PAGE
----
You won’t find news accounts of the debacle of the 1947 smallpox vaccine campaign, or the early killed-measles vaccines. In the postwar era, the country was united in the fight against the infectious diseases that vaccines were fighting. People grew up knowing that polio could lock your son in an iron lung, that measles infection could turn your baby girl into a mental vegetable, that rubella, when it infected pregnant women, caused gruesome birth defects. People took their lumps, because the benefits of vaccination clearly outweighed the risks–they had watched in their lifetimes as medicine slayed these child cripplers.
Today, all these diseases are rare in America, although they could easily return if we stop vaccinating. The absence of vaccine-preventable diseases is not back-fence news to parents–it’s hard to feel grateful for the disappearance of a horror you never experienced. Instead, parents mainly hear about injuries – real or perceived – caused by vaccines. And the government’s vigilance, when it comes to vaccine-caused injuries, reinforces this sense. In 1998, for example, the government stepped in to withdraw a new rotavirus vaccine–Wyeth’s Rotashield--that it linked to about a dozen cases of intussusception, a painful infantile bowel injury. That story was widely covered in the newspapers and television, which interviewed the parents of injured children. No one was making much of the thousands of U.S. kids hospitalized with rotavirus infection after the vaccine was shelved--or the hundreds of thousands who died of rotavirus each year in the Third World, and would have to wait longer for a vaccine.
The fact is, none of us really think about risks in a scientific way. The things that make us afraid aren’t the most threatening dangers. But there are certain rules of thumb about the kinds of things we tend to fear. We are more afraid of insidious, unseeable and rare dangers than the obvious ones. You’re more likely to drown in a bathtub than get eaten by a shark, but it’s the shark that lurks beneath the surface. Avian flu is no threat compared to hospital infections, but routine staph infections don’t breed in chickens in the mysterious Far East. Lack of control also breeds fear, which helps explain why people generally feel safer talking on a cell phone while speeding down a rush-hour freeway than they do sitting with tray tables in an upright and locked position on a commercial airliner. And we’re more likely to worry about chronic diseases like cancer and polio, which strike unpredictably and last for years, than the quick, deadly ones like pneumonia and heart attack. We are especially afraid of ailments caused by socially illicit acts or that produce strange behaviors–syphilis, schizophrenia, AIDS–or whose causes are unknown–think autism. Vaccines are especially likely to provoke irrational fear. You’re sticking a needle into a healthy baby, after all. Babies get sick, often, and they cry all the time. There’s a great likelihood that a baby will get sick sometime soon after getting a vaccination. When you get sick after a meal in a restaurant, you tend not to go back to that establishment–even if that steak you ate was well-cooked. Likewise, people whose kids got ill after a vaccine are likely to link the two. This helps explain the great appeal of the vaccines-cause-autism theory.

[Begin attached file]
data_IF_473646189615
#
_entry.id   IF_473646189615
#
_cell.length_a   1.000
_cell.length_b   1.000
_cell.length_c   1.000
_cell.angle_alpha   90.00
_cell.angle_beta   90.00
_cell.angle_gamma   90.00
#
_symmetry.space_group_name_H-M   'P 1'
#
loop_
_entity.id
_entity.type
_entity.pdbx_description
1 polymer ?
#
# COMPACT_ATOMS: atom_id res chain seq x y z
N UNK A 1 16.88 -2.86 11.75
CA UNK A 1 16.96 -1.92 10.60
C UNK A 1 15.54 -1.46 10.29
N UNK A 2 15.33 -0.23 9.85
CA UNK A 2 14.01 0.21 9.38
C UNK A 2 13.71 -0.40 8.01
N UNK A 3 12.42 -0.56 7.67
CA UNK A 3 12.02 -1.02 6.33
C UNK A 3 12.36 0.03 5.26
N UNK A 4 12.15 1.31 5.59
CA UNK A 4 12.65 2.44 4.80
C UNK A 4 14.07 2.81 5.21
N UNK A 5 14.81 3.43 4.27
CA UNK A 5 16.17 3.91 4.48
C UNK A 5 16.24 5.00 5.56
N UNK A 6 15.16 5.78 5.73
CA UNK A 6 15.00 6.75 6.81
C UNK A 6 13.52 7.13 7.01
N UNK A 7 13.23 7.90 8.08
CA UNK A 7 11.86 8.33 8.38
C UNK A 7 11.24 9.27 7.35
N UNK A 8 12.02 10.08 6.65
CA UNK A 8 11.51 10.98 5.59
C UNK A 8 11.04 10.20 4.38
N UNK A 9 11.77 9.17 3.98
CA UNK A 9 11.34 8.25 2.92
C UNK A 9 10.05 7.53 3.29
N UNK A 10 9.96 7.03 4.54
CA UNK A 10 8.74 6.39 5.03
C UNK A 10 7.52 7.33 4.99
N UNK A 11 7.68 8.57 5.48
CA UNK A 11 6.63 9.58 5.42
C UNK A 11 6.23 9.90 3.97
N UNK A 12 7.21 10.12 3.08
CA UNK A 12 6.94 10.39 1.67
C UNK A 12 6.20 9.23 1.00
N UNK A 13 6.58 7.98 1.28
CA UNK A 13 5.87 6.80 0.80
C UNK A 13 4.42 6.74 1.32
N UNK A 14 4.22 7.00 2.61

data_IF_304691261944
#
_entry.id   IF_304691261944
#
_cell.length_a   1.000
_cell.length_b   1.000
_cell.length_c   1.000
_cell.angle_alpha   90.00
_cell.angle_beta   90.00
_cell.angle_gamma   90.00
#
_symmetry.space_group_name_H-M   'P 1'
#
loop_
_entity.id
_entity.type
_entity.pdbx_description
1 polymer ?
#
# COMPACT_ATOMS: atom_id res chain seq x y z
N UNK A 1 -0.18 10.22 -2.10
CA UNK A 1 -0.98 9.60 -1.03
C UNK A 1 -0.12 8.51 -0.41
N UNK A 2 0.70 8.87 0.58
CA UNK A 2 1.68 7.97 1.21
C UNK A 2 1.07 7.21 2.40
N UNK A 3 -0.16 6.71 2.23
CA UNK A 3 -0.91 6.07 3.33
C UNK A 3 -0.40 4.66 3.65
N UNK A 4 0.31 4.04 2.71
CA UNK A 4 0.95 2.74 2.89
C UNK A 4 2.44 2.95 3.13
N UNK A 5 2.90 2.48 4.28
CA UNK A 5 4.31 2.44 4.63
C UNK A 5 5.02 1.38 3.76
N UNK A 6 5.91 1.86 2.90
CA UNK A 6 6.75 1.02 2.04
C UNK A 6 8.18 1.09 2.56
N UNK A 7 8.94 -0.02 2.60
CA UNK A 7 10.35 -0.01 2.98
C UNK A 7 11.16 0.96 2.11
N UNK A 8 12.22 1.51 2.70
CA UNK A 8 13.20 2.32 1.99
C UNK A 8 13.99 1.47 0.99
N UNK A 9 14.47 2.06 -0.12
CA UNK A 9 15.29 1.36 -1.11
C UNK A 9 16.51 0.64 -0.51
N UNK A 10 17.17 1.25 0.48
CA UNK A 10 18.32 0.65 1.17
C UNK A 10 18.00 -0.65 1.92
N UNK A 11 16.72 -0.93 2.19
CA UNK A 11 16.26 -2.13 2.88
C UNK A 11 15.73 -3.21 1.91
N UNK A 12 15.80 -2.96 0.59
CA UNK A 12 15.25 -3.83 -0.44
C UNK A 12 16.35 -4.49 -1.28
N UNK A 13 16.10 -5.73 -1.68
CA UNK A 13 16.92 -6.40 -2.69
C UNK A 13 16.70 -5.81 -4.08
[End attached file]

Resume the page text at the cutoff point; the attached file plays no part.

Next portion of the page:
A year after the rotavirus problem, the vaccine authorities announced that they were asking manufacturers to remove the preservative thimerosal from the hepatitis B, Haemophilus influenza type B bacteria and DTP shots. This was a precautionary step based on the fact that a fully vaccinated child could receive as much as 187 millionths of a gram of ethyl mercury–an ingredient of thimerosal--over the first six months of its life, which might put the child’s blood mercury level above the EPA’s recommended threshold. The government acted although it hadn’t received any indication that thimerosal was hurting kids. The evidence of potential harm came from a study in Denmark. There, children whose pregnant mothers had eaten large amounts of whale meat containing methyl mercury–which was similar though not identical to ethyl mercury–seemed to score lower on certain tests of mental agility at age 7, though they did better in school. It was the theoretical harm from thimerosal, and the perception of harm, that led the government to act. Removing thimerosal was the right thing to do. But it backfired in a major way.